This is the Dudley Observatory Skywatch Line for Monday and Tuesday, April 30th and May 1st written by Joe Slomka.
The Sun sets at 7:55 PM; night falls at 9:45. Dawn breaks at 3:59 AM and ends with sunrise at 5:49.
Early twilight contains only one bright planet – Venus. In Taurus, it blazes at minus 4th magnitude and appears about 88% illuminated in our binoculars and telescopes. At about 8:25 PM, it is about 18º high in the southwest and sets at 10:16 PM.
Monday’s Moon, one day after “full,” rises in Libra only 5º from Jupiter at 8:36 PM. Tuesday’s Moon rises about an hour later, is slightly dimmer and thinner and located in Scorpius. It is best observed at 1:54 AM on Tuesday and 2:42 AM on Wednesday.
Also, in Libra, Jupiter rises almost simultaneously with the Moon. But shines at minus 2nd magnitude and appears about 44 arc-seconds in size. Jupiter is approaching opposition and is up almost all night. Telescopic observers can see the Great Red Spot (a giant storm) at 12:49 AM, Tuesday. Monday at 9:02 PM, the Jovian moon IO’s shadow begins to cross the planet, followed by IO itself at 9:14. The shadow leaves Jupiter at 11:12 PM, trailed by IO at 11:23. Jupiter is best seen at 1:28 AM.
Dwarf planet 1Ceres is tonight’s challenge object. The 8th magnitude body lies about 3º from Leo’s nose, appearing about ½ arc-second in size. Finder charts, in astronomical media, are required to locate this tiny member of our Solar System.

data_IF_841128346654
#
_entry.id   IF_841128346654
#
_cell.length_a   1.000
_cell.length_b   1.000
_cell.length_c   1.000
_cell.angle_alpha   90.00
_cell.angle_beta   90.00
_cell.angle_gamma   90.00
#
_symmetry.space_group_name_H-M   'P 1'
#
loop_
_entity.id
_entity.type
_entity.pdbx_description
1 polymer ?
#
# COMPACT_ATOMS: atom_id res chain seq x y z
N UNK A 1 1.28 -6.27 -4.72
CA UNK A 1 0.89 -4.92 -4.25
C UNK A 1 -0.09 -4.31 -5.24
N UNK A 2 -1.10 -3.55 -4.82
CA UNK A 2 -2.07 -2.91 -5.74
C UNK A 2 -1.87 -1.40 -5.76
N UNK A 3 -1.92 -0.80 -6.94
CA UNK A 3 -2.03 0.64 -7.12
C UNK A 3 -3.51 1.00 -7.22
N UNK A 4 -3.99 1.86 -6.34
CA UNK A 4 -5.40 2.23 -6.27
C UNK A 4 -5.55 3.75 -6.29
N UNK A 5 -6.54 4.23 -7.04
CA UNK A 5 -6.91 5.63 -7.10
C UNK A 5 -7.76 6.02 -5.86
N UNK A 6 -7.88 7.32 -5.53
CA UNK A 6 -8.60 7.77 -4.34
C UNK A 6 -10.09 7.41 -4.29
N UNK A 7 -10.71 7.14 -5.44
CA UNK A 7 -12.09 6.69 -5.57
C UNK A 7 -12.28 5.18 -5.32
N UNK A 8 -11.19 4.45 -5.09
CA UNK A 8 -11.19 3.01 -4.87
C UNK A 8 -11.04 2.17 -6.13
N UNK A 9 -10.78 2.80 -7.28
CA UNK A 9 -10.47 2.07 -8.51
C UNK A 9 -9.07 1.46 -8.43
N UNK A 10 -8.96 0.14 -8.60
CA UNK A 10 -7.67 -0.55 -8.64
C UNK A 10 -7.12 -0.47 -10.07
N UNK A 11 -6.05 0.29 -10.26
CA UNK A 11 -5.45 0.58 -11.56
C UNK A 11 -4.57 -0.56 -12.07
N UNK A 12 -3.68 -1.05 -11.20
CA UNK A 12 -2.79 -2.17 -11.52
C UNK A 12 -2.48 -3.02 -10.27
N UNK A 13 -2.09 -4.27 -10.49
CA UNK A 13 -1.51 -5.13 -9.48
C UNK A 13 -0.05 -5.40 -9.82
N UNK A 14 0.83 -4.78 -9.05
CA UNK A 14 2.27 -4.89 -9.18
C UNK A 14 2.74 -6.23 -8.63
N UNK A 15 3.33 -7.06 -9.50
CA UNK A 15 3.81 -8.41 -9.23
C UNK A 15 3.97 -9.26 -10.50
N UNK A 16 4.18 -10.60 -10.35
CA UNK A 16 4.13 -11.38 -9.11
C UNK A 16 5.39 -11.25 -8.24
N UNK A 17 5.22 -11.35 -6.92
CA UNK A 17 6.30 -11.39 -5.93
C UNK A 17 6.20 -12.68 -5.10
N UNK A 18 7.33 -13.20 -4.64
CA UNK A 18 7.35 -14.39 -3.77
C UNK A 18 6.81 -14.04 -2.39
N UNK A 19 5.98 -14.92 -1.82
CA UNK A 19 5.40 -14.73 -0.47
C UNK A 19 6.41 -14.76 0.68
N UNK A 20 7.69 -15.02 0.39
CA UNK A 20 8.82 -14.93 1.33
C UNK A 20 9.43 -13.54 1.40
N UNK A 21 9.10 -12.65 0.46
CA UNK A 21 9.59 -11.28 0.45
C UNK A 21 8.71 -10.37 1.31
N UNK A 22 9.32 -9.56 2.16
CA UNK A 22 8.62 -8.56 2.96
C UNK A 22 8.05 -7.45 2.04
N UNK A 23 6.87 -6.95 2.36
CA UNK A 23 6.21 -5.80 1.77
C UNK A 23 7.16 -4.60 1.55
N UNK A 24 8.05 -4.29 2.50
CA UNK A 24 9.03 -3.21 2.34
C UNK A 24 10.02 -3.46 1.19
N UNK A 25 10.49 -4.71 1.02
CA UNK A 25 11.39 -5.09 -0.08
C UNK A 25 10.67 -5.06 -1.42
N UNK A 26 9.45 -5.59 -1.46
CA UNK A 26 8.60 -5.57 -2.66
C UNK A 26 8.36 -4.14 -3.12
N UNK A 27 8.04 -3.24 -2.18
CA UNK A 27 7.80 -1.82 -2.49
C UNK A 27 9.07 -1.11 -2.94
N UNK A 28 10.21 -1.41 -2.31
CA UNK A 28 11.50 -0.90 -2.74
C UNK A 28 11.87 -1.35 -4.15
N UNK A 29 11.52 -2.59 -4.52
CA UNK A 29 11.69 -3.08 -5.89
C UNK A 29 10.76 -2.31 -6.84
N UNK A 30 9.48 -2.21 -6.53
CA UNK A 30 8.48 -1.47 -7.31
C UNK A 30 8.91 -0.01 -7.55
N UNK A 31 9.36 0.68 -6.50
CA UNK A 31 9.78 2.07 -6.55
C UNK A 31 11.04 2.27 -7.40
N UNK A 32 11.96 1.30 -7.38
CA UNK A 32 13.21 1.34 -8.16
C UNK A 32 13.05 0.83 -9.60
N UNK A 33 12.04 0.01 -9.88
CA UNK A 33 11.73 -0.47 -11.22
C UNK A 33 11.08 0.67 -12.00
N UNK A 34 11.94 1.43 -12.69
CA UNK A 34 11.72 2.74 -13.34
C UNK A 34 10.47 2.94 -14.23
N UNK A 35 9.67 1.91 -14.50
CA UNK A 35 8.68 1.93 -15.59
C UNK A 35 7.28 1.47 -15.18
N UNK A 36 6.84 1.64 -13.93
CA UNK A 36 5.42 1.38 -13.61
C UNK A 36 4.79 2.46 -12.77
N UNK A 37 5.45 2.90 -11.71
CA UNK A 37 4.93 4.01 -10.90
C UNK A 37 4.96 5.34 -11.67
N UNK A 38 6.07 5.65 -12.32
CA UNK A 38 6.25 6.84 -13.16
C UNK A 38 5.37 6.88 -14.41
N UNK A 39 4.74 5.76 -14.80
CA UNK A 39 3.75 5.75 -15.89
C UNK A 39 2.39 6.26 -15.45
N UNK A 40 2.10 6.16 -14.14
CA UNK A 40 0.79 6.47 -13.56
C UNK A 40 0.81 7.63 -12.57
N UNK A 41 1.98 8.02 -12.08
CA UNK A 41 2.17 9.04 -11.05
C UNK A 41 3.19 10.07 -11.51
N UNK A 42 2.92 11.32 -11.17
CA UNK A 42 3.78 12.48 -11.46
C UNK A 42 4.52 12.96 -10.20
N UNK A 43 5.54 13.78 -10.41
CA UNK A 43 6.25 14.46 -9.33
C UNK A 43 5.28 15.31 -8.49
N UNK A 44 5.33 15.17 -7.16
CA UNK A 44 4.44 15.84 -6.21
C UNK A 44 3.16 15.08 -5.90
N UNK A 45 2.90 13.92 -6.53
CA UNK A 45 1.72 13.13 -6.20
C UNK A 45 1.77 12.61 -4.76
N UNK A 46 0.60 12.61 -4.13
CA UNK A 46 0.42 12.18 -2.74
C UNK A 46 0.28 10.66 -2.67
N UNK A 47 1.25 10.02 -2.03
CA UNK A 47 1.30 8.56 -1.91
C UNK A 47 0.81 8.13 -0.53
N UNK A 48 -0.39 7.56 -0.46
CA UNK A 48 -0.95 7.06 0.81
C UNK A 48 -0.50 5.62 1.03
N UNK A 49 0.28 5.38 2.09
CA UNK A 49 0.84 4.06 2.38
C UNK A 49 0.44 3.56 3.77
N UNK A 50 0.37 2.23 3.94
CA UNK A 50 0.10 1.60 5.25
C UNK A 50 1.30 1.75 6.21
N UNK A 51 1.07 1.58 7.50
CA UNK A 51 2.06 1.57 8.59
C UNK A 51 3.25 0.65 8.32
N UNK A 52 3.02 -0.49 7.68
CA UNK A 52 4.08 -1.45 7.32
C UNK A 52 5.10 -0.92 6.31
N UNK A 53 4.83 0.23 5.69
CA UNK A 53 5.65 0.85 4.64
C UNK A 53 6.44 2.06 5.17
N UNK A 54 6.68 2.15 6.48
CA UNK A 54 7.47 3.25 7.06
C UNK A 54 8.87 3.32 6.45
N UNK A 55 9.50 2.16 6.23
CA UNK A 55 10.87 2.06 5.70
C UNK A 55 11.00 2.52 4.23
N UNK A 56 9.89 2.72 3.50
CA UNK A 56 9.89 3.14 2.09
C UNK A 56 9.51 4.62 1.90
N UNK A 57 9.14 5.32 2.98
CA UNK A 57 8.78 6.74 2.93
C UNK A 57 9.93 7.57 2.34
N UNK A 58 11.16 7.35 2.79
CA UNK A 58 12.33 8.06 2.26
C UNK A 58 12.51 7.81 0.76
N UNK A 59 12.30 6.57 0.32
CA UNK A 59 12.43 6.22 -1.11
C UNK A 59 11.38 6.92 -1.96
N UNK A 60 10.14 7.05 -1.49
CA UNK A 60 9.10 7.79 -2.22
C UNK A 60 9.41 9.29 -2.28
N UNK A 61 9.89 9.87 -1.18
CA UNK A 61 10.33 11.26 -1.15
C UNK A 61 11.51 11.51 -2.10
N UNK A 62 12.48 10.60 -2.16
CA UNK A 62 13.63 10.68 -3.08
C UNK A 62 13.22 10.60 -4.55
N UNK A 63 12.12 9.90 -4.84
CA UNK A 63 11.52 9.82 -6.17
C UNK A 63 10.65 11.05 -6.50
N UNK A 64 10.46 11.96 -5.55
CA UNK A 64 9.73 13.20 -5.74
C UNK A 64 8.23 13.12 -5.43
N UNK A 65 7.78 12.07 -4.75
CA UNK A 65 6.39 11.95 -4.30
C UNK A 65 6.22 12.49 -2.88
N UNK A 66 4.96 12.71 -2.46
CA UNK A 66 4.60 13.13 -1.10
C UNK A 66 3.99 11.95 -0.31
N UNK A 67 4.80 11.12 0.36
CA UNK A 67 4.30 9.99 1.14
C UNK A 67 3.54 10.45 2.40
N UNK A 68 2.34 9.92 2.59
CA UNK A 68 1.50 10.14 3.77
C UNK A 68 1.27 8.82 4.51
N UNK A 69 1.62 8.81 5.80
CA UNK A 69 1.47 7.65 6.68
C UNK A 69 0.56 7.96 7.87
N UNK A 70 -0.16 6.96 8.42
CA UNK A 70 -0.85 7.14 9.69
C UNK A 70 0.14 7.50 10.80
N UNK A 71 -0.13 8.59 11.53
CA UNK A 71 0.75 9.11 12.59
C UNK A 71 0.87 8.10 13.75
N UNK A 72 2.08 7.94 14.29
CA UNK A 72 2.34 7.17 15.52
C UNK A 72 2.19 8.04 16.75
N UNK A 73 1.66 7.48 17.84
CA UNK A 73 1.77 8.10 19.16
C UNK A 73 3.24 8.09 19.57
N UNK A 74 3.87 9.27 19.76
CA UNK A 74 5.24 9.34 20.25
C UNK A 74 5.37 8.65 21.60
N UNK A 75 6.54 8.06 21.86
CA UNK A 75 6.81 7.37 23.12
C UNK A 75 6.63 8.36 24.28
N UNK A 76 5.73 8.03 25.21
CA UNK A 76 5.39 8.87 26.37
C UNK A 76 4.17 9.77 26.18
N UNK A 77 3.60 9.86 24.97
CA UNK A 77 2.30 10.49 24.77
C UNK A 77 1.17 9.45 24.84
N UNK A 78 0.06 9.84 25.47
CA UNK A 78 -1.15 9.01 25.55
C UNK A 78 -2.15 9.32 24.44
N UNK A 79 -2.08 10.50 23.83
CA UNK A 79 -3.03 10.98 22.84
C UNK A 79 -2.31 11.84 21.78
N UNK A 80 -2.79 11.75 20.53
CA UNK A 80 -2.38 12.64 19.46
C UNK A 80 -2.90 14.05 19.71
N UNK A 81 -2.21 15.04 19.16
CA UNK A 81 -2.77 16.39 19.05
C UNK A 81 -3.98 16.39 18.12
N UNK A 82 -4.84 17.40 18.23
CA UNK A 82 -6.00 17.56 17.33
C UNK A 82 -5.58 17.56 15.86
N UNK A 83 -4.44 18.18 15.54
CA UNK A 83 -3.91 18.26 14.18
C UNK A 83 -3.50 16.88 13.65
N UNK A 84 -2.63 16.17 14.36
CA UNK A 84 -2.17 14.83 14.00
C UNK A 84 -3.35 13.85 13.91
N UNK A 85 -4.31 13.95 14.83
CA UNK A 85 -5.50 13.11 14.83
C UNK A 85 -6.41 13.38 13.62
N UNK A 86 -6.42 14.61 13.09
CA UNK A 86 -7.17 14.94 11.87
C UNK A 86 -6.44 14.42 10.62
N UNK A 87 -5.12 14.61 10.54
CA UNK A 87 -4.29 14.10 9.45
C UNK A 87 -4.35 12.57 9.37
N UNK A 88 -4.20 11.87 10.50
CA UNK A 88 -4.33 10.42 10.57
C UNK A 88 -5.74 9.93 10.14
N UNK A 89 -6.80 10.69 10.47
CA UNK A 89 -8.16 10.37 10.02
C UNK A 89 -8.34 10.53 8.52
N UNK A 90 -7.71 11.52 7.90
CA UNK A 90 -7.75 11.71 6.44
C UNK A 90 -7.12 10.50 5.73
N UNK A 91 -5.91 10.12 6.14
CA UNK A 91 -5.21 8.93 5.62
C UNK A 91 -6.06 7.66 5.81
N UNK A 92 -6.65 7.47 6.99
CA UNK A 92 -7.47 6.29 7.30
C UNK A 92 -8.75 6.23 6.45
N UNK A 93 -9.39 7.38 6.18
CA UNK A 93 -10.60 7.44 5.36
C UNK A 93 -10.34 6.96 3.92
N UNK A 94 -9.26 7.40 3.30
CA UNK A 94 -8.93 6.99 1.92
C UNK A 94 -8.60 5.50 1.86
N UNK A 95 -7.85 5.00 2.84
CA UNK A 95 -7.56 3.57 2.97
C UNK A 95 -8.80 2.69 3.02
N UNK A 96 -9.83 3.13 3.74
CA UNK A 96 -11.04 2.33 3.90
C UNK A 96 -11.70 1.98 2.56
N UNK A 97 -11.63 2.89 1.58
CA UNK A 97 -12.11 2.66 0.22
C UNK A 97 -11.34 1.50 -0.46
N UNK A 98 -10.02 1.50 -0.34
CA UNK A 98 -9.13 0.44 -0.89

Saturn and Mars share Sagittarius. The Ringed Planet rises first at 12:23 AM. By Dawn, it gleams with zero magnitude and appears about 24º high in the East. Saturn’s rings present marvelous views to first-time viewers. Mars, 14º below Saturn, rises at 1:29 AM. By Dawn, is glows at minus zero magnitude, appears 88% illuminated and is 18º high.
Mars also is now becoming worthy of prolonged observation. During May, Saturn slightly brightens and appears a bit larger. Mars, on the other hand, brightens faster and also is markedly larger in our instruments.
Since the almost full Moon dominates tonight’s sky, let’s consider our nearest neighbor. Astronomers have long wondered about the Moon’s origin. Before lunar landings, three theories predominated. The first hypothesized that the Moon was literally spun off of a rapidly rotating Earth. The second was that the Moon was formed by leftovers from Earth’s formation. The third theorized that a wandering Moon was already formed elsewhere in the Solar System and captured by Earth’s gravity. Due to Apollo lunar landings, which brought back moon rocks, a new hypothesis resulted. This theory, supported by moon rock analysis, said that the Earth was hit by a Mars-sized body, which broke off pieces of Earth. Those pieces formed a temporary ring and later coalesced into the Moon.
The Moon’s gravity causes tides on Earth. In fact, in the far distant future, lunar gravity will slow the Earth’s rotation to the point that it will present the same face to the Moon, just as the Moon now shows the same face to Earth.